- deliberately inflicting on the group conditions of life calculated to bring about its physical destruction.
The other three acts defined under the Convention as constituting genocide were not included in Canada’s legislation.
However, more recently, Canada enacted legislation to implement its obligations under the Rome Statute establishing the International Criminal Court. The Crimes Against Humanity and War Crimes Act, became law in June 2000 and confirmed genocide as a punishable crime, along with crimes against humanity and war crimes. All three terms were defined as being in accordance with customary international law.
According to the UN Audiovisual Library of International Law – Convention on the Prevention and Punishment of the Crime of Genocide, “Unlike most of the other main human rights treaties, the Genocide Convention does not establish a monitoring mechanism. There have been periodic calls to set up a treaty body, possibly by an additional protocol to the Convention or perhaps simply by a resolution of the General Assembly.”
However, there have been several major initiatives in support of the Convention.
International Criminal Tribunals were established for the former Yugoslavia (1993) and for Rwanda (1994). Both tribunals have tried individuals accused of the crime of genocide as well as crimes against humanity and other violations.
The Rome Statute establishing the International Criminal Court (ICC) was adopted in 1998 and entered into force in 2002. The ICC has authority to consider the crime of genocide, as well as crimes against humanity, war crimes and the crime of aggression. In 2008, the ICC Prosecutor presented the case against Sudanese President Hassan Ahmad Al Bashir for genocide as well as crimes against humanity and war crimes committed in Darfur, Sudan. Warrants for the arrest of Al Bashir and others have been issued. Al Bashir remains at large in spite of the arrest warrants.
In 2004, the Secretary-General of the United Nations established the high-level position of Special Advisor on the Prevention of Genocide. The Special Advisor has the following responsibilities:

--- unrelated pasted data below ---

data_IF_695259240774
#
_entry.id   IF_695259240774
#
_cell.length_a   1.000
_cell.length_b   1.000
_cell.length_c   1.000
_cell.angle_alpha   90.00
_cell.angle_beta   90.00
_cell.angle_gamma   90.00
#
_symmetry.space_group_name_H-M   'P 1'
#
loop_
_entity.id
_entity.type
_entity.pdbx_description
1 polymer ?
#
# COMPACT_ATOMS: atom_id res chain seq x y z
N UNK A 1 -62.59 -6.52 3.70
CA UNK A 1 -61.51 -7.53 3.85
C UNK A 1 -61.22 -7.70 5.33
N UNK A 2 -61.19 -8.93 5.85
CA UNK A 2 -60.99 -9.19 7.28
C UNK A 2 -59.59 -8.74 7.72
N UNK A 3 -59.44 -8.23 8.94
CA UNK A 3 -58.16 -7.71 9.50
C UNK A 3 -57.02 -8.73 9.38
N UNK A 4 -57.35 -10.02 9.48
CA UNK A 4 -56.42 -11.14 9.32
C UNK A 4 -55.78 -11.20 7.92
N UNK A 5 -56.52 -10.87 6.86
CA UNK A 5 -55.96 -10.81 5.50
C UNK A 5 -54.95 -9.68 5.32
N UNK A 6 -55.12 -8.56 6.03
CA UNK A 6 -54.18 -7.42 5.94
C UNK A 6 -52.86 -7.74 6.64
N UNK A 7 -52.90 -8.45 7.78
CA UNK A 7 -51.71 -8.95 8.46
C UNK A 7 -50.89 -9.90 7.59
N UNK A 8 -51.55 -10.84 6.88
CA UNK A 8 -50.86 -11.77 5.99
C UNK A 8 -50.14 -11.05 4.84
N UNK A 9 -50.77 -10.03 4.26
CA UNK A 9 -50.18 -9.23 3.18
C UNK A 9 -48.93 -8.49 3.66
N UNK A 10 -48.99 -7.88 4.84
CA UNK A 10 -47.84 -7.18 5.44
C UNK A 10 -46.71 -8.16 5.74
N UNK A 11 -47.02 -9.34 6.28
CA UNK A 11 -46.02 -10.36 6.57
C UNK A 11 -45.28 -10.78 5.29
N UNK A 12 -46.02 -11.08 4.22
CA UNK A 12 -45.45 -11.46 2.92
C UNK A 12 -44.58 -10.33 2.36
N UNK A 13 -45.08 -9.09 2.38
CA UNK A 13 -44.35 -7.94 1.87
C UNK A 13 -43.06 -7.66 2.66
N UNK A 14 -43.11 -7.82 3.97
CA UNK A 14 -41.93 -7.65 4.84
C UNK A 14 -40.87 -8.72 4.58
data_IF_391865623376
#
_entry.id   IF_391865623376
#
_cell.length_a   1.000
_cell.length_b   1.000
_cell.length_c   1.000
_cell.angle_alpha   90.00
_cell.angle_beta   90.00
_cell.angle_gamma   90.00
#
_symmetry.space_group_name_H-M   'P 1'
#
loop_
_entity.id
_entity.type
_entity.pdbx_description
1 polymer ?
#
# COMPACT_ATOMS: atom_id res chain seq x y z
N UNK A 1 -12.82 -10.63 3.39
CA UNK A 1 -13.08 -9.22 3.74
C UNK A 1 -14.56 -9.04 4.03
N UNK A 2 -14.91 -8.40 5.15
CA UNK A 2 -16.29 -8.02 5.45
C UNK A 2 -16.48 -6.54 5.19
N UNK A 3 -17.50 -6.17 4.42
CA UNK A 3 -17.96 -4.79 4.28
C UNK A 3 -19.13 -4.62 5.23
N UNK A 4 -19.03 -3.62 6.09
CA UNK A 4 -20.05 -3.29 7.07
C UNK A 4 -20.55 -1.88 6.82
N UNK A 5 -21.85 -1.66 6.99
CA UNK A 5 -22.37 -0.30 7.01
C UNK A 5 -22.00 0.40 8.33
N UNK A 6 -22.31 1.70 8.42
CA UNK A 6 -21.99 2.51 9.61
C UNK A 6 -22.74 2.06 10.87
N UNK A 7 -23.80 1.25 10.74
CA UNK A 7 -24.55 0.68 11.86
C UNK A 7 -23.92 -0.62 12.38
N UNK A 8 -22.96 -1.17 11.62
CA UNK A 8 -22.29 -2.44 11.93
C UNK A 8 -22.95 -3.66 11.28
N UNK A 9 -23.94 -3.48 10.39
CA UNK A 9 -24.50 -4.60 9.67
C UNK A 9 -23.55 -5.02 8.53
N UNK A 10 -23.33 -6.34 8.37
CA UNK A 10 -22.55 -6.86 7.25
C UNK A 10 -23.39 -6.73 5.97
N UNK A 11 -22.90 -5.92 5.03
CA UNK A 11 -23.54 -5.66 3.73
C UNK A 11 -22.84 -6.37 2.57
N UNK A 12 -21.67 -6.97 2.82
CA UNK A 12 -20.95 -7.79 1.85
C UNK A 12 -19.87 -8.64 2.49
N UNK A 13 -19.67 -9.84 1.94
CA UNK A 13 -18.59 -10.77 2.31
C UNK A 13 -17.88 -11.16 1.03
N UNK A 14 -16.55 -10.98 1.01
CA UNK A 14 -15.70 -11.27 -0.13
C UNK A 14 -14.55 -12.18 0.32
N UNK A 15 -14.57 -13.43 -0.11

- Collecting existing information, in particular from within the United Nations system, on massive and serious violations of human rights and international humanitarian law of ethnic and racial origin that, if not prevented or halted, might lead to genocide;
- Acting as a mechanism of early warning to the Secretary-General, and through him to the Security Council, by bringing to their attention situations that could potentially result in genocide;
- Making recommendations to the Security Council, through the Secretary-General, on actions to prevent or halt genocide; and
- Liaising with the United Nations system on activities for the prevention of genocide and working to enhance the United Nations’ capacity to analyze and manage information regarding genocide or related crimes.
With respect to Canada, there is an on-going debate as to whether Canada’s treatment of its aboriginal peoples constitutes a genocide. According to Huffington Post, in 2013, former National Chief Phil Fontaine, elder Fred Kelly, businessman Dr. Michael Dan and human rights activist Bernie Farber sent a letter to James Anaya, then UN Special Rapporteur on the Rights of Indigenous Peoples, arguing that several specific crimes against aboriginal people in Canada qualify as genocide” under the Convention.
The term “cultural genocide” is now being used by some to describe the crimes inflicted within the notorious Indian Residential Schools, including the Truth and Reconciliation Commission of Canada.